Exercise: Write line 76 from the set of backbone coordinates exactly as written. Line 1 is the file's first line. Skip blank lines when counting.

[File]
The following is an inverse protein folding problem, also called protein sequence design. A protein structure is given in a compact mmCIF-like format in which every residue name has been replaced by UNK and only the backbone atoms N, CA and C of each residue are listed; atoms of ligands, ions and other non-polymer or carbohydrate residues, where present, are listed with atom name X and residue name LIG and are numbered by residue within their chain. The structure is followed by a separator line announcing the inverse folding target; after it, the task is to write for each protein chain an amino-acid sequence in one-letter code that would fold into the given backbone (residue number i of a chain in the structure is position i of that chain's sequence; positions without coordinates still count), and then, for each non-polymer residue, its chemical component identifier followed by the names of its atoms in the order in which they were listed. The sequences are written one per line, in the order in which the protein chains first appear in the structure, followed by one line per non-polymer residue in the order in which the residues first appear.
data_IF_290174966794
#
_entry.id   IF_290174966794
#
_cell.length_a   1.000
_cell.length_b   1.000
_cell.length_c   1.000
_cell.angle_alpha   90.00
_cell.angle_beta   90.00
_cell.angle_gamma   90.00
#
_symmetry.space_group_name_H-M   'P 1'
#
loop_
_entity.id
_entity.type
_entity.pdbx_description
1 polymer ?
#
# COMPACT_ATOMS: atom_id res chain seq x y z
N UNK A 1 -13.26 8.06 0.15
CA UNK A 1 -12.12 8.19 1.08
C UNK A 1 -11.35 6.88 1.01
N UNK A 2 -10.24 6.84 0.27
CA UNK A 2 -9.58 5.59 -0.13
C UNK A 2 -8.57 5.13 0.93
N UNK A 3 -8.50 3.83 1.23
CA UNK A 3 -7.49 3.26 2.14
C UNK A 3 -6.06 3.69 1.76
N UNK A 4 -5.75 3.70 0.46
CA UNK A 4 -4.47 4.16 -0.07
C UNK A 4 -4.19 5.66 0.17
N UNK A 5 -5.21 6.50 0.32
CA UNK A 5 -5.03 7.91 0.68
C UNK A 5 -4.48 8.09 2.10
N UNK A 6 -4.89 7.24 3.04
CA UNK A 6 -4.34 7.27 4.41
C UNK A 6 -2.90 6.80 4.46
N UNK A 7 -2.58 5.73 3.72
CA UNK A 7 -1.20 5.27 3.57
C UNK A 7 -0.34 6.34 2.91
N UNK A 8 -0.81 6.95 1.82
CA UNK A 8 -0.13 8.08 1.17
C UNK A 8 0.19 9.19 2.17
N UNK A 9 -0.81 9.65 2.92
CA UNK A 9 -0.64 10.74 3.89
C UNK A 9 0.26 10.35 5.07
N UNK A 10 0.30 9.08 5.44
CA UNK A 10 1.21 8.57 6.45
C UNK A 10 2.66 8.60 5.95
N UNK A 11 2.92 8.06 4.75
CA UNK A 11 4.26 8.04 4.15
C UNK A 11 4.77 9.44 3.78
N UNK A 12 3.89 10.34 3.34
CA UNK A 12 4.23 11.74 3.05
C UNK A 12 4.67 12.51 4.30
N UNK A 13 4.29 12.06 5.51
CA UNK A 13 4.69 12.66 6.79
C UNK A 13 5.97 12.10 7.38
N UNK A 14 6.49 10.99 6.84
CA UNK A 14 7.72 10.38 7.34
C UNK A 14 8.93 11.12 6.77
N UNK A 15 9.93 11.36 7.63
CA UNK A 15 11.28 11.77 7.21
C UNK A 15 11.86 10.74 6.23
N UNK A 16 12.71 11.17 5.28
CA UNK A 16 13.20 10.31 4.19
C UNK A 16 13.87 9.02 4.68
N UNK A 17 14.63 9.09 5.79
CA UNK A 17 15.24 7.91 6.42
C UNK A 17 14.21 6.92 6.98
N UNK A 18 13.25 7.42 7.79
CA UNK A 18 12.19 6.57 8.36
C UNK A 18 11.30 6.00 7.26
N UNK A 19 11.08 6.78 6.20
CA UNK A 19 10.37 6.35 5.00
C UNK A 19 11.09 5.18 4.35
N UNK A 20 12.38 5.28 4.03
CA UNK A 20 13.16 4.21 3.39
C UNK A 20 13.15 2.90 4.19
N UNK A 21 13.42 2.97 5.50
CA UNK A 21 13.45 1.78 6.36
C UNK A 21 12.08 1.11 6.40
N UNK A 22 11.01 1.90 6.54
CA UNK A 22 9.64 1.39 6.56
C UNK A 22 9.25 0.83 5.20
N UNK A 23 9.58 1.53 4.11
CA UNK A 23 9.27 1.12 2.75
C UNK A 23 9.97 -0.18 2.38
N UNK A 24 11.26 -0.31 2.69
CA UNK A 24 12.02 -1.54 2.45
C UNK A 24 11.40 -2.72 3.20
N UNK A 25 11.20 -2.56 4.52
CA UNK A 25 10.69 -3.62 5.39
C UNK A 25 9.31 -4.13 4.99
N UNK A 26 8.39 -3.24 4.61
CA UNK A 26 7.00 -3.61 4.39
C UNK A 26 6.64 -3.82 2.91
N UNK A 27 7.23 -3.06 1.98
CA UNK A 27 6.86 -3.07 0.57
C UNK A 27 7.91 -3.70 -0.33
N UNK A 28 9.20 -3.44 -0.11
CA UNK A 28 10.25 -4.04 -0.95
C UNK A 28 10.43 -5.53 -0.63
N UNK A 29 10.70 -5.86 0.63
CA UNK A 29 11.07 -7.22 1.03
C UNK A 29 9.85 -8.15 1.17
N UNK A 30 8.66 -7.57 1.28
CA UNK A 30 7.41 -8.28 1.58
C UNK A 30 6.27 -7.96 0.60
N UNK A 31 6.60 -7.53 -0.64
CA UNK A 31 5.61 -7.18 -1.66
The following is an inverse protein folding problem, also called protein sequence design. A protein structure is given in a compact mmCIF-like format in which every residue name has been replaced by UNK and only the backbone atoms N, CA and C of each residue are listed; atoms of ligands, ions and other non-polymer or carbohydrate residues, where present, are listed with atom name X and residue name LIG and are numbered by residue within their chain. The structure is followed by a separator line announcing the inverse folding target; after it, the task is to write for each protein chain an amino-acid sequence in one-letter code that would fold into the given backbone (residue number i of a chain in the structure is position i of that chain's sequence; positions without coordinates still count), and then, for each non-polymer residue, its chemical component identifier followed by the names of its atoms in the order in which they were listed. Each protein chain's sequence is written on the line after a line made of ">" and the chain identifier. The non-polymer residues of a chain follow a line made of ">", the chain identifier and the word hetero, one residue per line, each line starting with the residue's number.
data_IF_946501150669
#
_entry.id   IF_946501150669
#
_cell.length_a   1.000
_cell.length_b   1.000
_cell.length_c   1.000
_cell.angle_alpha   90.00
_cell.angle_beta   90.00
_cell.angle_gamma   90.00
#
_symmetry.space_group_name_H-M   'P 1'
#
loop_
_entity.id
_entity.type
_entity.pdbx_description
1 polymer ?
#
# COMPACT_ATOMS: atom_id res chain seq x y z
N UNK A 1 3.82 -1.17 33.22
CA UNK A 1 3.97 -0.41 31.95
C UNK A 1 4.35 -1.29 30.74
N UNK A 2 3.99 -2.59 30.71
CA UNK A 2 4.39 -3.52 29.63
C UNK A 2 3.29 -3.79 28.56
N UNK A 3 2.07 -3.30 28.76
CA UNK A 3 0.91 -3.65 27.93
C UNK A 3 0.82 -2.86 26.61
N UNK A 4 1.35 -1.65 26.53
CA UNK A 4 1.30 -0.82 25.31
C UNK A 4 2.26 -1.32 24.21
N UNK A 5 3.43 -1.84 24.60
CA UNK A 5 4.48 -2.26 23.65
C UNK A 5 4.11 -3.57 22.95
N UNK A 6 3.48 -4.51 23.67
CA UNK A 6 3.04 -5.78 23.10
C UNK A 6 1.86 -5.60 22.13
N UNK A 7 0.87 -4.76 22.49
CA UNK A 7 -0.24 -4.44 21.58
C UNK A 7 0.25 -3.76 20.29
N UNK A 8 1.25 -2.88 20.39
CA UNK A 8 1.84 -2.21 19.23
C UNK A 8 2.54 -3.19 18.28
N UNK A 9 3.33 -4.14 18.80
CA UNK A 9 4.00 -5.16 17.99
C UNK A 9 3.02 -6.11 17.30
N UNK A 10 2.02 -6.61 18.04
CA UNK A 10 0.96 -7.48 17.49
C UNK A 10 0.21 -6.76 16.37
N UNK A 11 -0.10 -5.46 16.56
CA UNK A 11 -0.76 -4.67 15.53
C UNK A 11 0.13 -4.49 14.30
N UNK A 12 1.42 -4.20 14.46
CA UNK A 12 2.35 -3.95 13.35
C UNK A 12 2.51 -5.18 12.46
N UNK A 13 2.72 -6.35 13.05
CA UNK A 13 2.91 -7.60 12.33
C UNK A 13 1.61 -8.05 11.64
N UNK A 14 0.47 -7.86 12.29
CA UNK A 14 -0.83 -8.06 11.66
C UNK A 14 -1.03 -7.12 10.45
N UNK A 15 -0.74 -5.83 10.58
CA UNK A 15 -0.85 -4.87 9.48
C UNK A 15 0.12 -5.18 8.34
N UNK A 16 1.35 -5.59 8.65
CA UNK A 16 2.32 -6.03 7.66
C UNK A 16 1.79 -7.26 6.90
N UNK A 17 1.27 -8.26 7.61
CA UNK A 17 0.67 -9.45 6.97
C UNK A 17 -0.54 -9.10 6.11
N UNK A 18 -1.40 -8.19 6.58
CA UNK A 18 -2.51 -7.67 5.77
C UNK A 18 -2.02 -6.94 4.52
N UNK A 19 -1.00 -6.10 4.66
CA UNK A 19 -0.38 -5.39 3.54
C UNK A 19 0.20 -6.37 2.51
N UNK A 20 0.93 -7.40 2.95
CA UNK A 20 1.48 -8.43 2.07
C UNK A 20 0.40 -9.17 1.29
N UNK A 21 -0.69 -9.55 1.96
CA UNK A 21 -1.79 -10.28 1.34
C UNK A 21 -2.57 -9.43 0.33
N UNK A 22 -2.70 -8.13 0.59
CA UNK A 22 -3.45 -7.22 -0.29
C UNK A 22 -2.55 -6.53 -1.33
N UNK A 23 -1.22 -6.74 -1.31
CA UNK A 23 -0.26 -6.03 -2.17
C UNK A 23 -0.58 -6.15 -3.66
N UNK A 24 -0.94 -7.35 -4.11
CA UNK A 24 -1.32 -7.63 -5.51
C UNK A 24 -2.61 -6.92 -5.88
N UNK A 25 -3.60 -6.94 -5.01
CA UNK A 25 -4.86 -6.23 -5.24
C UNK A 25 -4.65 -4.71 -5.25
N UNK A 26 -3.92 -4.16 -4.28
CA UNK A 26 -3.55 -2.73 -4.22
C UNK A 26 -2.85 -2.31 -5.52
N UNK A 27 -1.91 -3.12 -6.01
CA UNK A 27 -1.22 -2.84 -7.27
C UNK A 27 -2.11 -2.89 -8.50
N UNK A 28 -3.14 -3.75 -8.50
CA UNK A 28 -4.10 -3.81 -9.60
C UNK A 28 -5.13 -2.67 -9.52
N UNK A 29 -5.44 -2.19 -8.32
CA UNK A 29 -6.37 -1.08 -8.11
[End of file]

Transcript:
N UNK A 19 11.08 6.78 6.20